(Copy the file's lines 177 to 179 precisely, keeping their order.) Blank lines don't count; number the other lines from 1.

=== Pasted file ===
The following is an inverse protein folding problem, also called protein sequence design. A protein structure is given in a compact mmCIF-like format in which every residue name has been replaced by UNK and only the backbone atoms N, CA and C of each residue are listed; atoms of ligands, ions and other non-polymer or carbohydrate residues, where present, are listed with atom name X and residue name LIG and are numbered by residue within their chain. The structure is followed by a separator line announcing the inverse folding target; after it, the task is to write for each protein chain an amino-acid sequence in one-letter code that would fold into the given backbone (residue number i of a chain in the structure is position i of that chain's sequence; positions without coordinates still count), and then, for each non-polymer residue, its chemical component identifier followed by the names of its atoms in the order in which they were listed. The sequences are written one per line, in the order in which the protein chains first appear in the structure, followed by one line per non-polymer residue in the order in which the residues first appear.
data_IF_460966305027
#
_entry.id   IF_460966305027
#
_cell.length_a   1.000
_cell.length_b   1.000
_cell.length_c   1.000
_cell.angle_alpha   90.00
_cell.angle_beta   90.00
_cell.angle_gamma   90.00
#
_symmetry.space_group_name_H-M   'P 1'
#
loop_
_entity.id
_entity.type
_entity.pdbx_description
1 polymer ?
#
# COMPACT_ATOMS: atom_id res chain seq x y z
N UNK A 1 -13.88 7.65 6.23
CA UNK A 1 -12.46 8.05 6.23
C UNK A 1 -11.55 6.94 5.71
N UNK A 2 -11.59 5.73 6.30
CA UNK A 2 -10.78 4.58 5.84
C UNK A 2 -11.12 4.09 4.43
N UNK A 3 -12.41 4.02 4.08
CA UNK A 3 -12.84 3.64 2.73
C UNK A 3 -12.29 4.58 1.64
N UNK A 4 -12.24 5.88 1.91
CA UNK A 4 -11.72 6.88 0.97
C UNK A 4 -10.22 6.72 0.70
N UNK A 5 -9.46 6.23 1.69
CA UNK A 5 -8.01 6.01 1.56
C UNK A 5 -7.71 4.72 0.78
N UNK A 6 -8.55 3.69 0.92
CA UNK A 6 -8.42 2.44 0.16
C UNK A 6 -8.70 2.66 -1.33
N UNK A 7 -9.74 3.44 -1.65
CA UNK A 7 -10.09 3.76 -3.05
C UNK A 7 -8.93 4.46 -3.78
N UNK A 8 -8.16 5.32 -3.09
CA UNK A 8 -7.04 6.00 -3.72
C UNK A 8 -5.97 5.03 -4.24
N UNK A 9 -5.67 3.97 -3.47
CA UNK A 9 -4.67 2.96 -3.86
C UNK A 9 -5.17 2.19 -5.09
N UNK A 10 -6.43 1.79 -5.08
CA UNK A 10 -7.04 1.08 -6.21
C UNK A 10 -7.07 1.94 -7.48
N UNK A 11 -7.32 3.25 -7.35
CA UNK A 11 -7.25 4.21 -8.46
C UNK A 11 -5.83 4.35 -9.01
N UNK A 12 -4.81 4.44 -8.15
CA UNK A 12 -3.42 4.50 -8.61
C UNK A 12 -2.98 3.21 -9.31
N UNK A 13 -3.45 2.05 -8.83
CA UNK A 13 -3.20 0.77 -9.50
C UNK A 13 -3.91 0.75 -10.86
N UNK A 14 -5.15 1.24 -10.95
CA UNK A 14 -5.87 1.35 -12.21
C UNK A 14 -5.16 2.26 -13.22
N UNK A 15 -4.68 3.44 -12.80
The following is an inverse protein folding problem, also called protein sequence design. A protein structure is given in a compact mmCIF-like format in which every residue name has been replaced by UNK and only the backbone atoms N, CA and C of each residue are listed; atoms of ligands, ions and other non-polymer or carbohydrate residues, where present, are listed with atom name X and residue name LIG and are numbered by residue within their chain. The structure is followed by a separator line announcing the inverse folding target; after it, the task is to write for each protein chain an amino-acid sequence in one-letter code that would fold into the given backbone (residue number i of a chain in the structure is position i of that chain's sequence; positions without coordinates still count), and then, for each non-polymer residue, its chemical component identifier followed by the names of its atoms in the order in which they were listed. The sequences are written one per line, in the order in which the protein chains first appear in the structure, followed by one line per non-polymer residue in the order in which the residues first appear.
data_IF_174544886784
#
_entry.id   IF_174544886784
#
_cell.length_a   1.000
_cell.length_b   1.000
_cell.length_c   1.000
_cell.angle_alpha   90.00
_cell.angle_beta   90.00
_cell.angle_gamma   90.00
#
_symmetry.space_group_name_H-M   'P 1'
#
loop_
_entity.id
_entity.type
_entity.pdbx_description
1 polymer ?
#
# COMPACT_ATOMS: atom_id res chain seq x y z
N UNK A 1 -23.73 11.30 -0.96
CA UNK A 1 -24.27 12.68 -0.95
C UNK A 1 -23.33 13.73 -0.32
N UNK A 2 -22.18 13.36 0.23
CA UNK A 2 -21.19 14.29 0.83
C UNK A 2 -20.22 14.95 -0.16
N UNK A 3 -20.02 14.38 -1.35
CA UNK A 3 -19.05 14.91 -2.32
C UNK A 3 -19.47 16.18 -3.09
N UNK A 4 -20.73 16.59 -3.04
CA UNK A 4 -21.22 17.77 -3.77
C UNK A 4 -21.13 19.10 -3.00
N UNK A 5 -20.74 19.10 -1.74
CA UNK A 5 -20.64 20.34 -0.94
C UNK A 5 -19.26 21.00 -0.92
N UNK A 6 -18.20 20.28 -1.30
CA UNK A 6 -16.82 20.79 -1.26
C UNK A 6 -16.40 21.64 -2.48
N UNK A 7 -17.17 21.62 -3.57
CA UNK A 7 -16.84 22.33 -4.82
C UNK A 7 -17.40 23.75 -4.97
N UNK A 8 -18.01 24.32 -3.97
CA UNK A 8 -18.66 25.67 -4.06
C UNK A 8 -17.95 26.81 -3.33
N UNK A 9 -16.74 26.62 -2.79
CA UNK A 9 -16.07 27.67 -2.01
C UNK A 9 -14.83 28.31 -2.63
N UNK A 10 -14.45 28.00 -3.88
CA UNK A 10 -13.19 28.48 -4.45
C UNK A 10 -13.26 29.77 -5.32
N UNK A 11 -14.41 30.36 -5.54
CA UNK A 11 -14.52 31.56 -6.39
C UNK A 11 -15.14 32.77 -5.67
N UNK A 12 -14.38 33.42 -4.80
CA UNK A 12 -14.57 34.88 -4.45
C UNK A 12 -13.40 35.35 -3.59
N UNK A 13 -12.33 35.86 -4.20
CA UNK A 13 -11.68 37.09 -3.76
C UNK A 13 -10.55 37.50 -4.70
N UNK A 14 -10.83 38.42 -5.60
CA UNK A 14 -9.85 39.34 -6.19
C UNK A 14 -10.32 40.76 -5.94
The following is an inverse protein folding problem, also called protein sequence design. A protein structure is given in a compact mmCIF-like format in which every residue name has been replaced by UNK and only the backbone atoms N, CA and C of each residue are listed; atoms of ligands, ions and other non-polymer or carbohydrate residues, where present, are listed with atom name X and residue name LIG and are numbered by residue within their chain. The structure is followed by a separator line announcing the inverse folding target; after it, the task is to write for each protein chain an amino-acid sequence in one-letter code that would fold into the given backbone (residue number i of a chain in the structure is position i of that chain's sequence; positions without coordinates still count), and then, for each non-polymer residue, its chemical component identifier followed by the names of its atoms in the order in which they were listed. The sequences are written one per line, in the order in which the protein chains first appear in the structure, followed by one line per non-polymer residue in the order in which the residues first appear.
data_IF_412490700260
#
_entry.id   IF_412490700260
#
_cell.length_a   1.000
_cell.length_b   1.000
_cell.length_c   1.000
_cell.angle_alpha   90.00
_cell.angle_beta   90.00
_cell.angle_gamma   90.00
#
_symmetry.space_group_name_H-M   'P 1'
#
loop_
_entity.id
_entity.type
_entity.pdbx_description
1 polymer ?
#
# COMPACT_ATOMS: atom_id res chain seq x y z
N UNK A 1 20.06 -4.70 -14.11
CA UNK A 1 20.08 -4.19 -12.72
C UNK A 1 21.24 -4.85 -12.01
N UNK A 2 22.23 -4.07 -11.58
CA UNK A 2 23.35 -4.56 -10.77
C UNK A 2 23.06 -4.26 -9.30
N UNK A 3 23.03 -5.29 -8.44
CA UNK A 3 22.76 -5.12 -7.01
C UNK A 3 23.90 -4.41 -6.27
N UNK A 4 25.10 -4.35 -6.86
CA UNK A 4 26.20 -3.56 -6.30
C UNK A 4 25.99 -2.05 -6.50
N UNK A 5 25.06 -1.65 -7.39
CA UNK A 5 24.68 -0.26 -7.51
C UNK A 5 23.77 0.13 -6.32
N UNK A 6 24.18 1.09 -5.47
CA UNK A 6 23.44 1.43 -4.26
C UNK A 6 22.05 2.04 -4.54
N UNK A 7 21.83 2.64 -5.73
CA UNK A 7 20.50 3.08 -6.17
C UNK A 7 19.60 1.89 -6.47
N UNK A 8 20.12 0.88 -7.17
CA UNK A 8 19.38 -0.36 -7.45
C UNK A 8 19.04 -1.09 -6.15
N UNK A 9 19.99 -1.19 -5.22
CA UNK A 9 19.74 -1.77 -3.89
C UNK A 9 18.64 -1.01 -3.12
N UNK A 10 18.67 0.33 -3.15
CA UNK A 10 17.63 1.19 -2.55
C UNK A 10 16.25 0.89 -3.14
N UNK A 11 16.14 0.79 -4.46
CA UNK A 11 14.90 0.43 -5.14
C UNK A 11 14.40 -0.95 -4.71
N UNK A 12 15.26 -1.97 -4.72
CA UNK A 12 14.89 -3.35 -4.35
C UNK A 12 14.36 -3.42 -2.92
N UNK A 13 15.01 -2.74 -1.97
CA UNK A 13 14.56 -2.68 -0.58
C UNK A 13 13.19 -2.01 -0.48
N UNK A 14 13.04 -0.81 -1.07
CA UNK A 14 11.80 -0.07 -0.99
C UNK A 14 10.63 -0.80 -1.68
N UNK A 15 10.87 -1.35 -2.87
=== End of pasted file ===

CA UNK A 10 17.63 1.19 -2.55
C UNK A 10 16.25 0.89 -3.14
N UNK A 11 16.14 0.79 -4.46